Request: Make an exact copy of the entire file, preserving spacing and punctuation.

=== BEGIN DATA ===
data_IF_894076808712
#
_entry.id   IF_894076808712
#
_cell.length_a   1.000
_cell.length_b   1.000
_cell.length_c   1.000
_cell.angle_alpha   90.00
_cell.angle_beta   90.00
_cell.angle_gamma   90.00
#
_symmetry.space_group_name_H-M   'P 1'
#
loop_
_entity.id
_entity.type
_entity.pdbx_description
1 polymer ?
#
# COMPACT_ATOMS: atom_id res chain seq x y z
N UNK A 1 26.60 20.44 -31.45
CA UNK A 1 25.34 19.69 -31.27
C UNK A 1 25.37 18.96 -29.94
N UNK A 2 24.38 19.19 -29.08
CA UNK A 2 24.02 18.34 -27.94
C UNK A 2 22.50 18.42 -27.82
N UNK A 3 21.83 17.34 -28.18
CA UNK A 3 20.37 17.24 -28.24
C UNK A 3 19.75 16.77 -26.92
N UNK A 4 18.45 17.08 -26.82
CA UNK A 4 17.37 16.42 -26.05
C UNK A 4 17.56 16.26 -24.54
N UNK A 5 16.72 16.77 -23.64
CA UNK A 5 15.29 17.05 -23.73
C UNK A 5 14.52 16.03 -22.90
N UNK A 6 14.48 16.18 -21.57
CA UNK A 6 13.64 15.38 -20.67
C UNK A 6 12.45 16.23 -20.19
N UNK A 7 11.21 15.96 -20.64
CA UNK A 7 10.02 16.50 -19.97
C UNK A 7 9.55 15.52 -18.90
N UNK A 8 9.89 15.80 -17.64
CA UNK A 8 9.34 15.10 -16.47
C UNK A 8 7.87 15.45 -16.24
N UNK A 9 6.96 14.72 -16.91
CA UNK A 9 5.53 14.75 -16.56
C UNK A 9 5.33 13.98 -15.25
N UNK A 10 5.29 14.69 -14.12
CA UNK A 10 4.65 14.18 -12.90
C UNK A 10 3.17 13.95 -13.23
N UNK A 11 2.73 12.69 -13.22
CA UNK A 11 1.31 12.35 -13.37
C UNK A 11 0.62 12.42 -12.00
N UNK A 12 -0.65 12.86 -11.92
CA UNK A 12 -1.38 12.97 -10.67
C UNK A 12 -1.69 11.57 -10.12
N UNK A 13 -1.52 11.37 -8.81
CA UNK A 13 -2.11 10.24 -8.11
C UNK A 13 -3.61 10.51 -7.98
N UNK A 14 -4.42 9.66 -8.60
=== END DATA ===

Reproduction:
data_IF_894076808712
#
_entry.id   IF_894076808712
#
_cell.length_a   1.000
_cell.length_b   1.000
_cell.length_c   1.000
_cell.angle_alpha   90.00
_cell.angle_beta   90.00
_cell.angle_gamma   90.00
#
_symmetry.space_group_name_H-M   'P 1'
#
loop_
_entity.id
_entity.type
_entity.pdbx_description
1 polymer ?
#
# COMPACT_ATOMS: atom_id res chain seq x y z
N UNK A 1 26.60 20.44 -31.45
CA UNK A 1 25.34 19.69 -31.27
C UNK A 1 25.37 18.96 -29.94
N UNK A 2 24.38 19.19 -29.08
CA UNK A 2 24.02 18.34 -27.94
C UNK A 2 22.50 18.42 -27.82
N UNK A 3 21.83 17.34 -28.18
CA UNK A 3 20.37 17.24 -28.24
C UNK A 3 19.75 16.77 -26.92
N UNK A 4 18.45 17.08 -26.82
CA UNK A 4 17.37 16.42 -26.05
C UNK A 4 17.56 16.26 -24.54
N UNK A 5 16.72 16.77 -23.64
CA UNK A 5 15.29 17.05 -23.73
C UNK A 5 14.52 16.03 -22.90
N UNK A 6 14.48 16.18 -21.57
CA UNK A 6 13.64 15.38 -20.67
C UNK A 6 12.45 16.23 -20.19
N UNK A 7 11.21 15.96 -20.64
CA UNK A 7 10.02 16.50 -19.97
C UNK A 7 9.55 15.52 -18.90
N UNK A 8 9.89 15.80 -17.64
CA UNK A 8 9.34 15.10 -16.47
C UNK A 8 7.87 15.45 -16.24
N UNK A 9 6.96 14.72 -16.91
CA UNK A 9 5.53 14.75 -16.56
C UNK A 9 5.33 13.98 -15.25
N UNK A 10 5.29 14.69 -14.12
CA UNK A 10 4.65 14.18 -12.90
C UNK A 10 3.17 13.95 -13.23
N UNK A 11 2.73 12.69 -13.22
CA UNK A 11 1.31 12.35 -13.37
C UNK A 11 0.62 12.42 -12.00
N UNK A 12 -0.65 12.86 -11.92
CA UNK A 12 -1.38 12.97 -10.67
C UNK A 12 -1.69 11.57 -10.12
N UNK A 13 -1.52 11.37 -8.81
CA UNK A 13 -2.11 10.24 -8.11
C UNK A 13 -3.61 10.51 -7.98
N UNK A 14 -4.42 9.66 -8.60